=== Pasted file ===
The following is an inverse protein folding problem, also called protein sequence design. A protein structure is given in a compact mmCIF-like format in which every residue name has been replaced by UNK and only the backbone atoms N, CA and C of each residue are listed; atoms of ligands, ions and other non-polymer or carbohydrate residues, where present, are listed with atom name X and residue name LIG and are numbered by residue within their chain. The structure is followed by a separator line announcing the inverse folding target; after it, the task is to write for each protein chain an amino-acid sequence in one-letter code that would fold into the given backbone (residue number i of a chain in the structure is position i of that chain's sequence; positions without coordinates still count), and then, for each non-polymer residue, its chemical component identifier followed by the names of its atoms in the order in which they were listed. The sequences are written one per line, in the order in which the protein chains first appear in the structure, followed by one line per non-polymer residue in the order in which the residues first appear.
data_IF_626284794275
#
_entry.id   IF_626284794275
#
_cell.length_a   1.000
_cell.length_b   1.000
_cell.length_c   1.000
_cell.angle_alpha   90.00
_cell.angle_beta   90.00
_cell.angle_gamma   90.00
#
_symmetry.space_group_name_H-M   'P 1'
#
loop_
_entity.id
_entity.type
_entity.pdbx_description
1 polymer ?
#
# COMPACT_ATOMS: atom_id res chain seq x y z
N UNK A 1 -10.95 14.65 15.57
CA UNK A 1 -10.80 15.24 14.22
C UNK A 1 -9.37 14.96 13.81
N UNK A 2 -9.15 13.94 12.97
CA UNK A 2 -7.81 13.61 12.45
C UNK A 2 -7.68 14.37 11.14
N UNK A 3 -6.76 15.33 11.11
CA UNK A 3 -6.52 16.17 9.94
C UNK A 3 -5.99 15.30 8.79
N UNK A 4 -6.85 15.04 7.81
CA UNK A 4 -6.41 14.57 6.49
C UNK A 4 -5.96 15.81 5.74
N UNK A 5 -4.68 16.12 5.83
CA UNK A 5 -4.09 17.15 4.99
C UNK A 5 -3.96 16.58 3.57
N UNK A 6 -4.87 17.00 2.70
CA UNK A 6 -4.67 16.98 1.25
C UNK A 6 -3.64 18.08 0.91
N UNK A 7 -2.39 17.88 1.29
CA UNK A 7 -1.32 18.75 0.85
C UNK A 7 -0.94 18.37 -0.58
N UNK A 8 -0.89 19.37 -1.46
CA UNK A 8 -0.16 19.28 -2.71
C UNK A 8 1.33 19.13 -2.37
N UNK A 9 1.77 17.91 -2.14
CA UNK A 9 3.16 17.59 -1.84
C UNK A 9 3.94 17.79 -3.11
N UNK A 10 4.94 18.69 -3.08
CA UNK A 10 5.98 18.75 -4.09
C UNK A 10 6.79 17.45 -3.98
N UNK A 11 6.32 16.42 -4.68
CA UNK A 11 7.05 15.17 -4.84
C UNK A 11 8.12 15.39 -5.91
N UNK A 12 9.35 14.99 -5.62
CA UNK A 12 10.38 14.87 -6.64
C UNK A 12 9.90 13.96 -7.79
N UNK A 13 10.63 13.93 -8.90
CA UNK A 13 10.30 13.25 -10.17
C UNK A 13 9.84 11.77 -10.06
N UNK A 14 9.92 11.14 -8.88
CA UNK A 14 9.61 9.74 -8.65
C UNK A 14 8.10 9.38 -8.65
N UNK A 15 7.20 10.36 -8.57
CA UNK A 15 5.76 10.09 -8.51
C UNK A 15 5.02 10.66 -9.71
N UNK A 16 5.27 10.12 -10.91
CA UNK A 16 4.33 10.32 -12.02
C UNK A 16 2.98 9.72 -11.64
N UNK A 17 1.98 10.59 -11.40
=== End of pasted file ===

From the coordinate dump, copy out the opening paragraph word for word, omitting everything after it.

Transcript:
The following is an inverse protein folding problem, also called protein sequence design. A protein structure is given in a compact mmCIF-like format in which every residue name has been replaced by UNK and only the backbone atoms N, CA and C of each residue are listed; atoms of ligands, ions and other non-polymer or carbohydrate residues, where present, are listed with atom name X and residue name LIG and are numbered by residue within their chain. The structure is followed by a separator line announcing the inverse folding target; after it, the task is to write for each protein chain an amino-acid sequence in one-letter code that would fold into the given backbone (residue number i of a chain in the structure is position i of that chain's sequence; positions without coordinates still count), and then, for each non-polymer residue, its chemical component identifier followed by the names of its atoms in the order in which they were listed. The sequences are written one per line, in the order in which the protein chains first appear in the structure, followed by one line per non-polymer residue in the order in which the residues first appear.